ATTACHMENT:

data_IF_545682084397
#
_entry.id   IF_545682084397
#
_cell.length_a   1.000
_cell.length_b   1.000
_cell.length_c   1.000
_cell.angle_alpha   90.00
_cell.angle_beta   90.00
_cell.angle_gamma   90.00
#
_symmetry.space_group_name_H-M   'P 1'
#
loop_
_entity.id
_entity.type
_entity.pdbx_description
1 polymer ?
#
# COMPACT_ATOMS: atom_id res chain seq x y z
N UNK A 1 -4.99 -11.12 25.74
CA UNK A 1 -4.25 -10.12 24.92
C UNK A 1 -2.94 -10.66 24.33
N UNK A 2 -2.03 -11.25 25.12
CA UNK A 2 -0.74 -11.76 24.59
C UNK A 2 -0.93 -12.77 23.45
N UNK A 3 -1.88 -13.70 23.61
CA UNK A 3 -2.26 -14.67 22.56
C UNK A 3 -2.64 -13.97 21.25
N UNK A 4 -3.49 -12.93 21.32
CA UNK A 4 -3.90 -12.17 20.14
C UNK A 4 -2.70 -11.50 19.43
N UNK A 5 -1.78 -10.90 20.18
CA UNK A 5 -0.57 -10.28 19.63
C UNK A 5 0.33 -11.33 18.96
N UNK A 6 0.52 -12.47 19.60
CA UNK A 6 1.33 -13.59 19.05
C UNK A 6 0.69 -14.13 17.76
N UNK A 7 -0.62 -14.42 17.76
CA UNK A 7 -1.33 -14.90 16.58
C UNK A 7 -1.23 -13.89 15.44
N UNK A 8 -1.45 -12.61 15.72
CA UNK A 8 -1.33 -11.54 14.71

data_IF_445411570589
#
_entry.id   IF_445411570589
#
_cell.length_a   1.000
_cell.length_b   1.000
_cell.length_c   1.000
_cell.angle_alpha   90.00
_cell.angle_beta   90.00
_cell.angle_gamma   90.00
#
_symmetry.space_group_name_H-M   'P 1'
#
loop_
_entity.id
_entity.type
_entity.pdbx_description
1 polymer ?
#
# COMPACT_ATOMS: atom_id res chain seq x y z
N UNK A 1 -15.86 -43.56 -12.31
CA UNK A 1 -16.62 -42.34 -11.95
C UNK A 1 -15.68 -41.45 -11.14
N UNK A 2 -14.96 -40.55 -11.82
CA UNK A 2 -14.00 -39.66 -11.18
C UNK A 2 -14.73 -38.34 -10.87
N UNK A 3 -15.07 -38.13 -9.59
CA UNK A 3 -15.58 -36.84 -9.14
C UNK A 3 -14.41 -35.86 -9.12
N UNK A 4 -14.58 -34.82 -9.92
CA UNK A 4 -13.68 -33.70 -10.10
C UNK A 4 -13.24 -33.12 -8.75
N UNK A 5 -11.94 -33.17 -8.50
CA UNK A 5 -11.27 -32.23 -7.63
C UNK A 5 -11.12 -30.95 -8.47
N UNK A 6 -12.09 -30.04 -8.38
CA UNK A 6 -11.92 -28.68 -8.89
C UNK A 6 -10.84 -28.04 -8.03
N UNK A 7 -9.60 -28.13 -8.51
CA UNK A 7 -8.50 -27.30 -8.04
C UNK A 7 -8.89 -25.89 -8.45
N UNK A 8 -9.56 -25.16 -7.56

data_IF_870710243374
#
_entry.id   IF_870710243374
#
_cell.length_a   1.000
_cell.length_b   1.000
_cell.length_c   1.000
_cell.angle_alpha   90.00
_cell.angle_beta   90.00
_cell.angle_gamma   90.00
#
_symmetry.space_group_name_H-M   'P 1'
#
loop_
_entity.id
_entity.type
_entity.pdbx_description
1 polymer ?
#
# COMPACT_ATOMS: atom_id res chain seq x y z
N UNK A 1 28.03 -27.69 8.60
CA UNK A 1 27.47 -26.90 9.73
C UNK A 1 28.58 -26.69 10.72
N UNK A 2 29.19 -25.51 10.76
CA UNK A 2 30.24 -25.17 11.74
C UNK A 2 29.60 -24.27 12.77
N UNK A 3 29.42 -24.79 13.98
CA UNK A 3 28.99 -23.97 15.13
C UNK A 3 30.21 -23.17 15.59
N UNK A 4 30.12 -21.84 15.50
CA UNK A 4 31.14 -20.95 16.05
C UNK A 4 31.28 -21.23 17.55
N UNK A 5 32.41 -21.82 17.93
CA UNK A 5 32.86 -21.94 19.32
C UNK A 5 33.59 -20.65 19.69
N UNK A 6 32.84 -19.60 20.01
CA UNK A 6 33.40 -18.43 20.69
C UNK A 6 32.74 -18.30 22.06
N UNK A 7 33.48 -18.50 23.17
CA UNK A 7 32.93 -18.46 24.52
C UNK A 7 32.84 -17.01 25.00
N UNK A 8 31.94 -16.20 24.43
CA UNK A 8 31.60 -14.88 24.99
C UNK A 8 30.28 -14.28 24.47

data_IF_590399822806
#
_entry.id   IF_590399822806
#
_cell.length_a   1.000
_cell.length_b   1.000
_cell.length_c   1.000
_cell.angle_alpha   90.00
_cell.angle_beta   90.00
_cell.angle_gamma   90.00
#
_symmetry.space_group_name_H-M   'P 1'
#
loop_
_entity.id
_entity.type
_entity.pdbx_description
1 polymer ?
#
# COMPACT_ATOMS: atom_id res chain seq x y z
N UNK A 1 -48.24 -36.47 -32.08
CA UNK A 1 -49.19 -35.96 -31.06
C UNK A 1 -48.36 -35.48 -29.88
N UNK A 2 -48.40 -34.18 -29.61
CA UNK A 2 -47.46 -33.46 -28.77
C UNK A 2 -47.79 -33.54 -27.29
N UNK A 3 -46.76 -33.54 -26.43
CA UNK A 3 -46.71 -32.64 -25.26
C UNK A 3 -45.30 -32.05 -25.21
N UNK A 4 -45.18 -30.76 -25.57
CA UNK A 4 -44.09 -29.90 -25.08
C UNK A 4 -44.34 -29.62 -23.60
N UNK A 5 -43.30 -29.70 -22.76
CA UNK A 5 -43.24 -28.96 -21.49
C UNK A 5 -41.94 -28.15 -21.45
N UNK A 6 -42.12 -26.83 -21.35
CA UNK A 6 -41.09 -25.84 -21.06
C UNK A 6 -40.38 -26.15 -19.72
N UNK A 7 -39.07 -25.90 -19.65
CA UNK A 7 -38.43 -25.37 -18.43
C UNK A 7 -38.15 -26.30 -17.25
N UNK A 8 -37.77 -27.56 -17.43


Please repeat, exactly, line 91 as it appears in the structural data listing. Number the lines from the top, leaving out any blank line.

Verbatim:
_cell.length_b   1.000